Chicago defenseman Caleb Jones  fights for the puck against Rangers...

Chicago defenseman Caleb Jones  fights for the puck against Rangers right wing Kaapo Kakko as Chicago center Philipp Kurashev watches during the first period of an NHL game on Saturday at Madison Square Garden. Credit: AP/Jessie Alcheh

Kaapo Kakko was not about to complain about it, but all this moving around within the Rangers lineup the last few weeks is not ideal for him.

“I understand we need to do something because we're not winning the games, so you need to do something as a coach,’’ the 22-year-old forward said before the Rangers took on the St. Louis Blues Monday night at Madison Square Garden. “I understand that. I think sometimes, it takes some time, when you start playing with guys you’re not used to playing with. But yeah, it is what it is.’’

Kakko played the first 14 games of the season on the top line, with Mika Zibanejad and Chris Kreider, and enjoyed what was clearly the finest start he’s had to a season in his four-year NHL career. He had three goals and three assists and was creating chances galore for himself and his linemates.

But with the team 6-5-3 after a 6-5 loss to the Islanders at the Garden Nov. 8, coach Gerard Gallant changed up his forward lines, reuniting the Kid Line of Kakko, Filip Chytil and Alexis Lafrenière for the game in Detroit Nov. 10. As it happened, the Rangers won that game, 8-2, and Gallant decided to stick with Jimmy Vesey as his first-line right wing.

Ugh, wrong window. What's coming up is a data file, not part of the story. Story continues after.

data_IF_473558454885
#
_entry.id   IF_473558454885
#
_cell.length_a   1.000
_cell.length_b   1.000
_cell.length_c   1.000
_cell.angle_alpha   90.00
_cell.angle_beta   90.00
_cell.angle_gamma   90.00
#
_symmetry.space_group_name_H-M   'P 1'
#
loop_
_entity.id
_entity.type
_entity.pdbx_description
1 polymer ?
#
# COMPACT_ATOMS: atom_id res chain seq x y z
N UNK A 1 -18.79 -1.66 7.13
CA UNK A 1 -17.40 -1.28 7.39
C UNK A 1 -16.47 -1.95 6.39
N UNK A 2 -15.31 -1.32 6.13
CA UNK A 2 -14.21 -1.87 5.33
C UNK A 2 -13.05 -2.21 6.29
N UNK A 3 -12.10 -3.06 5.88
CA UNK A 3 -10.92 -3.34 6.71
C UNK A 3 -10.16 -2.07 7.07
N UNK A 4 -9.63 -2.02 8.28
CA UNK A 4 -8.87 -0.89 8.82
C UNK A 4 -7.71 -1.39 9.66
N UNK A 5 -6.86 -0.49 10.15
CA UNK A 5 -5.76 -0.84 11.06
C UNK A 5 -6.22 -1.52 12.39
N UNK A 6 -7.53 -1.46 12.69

Kakko, whose ice time dropped with the move to the third line, had scored one goal and one assist in the 12 games since, leading into Monday’s game. And entering Monday, he had gone six games in a row without scoring a point.

“I just try to not think about that,’’ Kakko said. “You know, like you have a new chance today, I have a new chance to score a goal. And if I just keep doing the same things, and getting chances, goals are coming. I know that. I think that's the only thing I can do right now.’’

Gallant said that the team, as a whole, was playing better early in the season, coinciding with the time when Kakko was on the first line. But the loss to the Islanders was the team’s third in a row (0-2-1) and Gallant wanted to try the Kid Line together. So he made the move.

“We sit in there every day and we go over lines, and what we think is best for our team,’’ Gallant said Monday. “And you say, 'Well, do we keep switching lines around…’, I want to keep rolling things out and keep it same as much as possible. But when you're losing, you’ve got to try to find solutions. So that's what we're doing.’’

The thing is, the Kid Line hasn’t stayed together. The trio was not the same force it had been in last spring’s playoffs, and last Monday, in the game against the Devils, Gallant made another line shuffle, moving Chytil and Kakko up to the second line to play with Artemi Panarin. That group looked good for two games, but then Gallant moved Vitali Kravtsov onto the right wing of that line, replacing Kakko, who dropped back down to the third line the last two games, with Lafrenière and center Barclay Goodrow.

The good news for Kakko in the latest line configuration is that he was playing with Goodrow, with whom he played a little last season, and with Lafrenière, with whom he’s played a lot over the past three years.

“Yeah, I know what he's doing,’’ Kakko said of Lafrenière. “I think ‘Goody’ is good with us. He's very good in the D zone. So that's good for us. And he is, I think, going to the net there more in the ‘O’ zone also.’’

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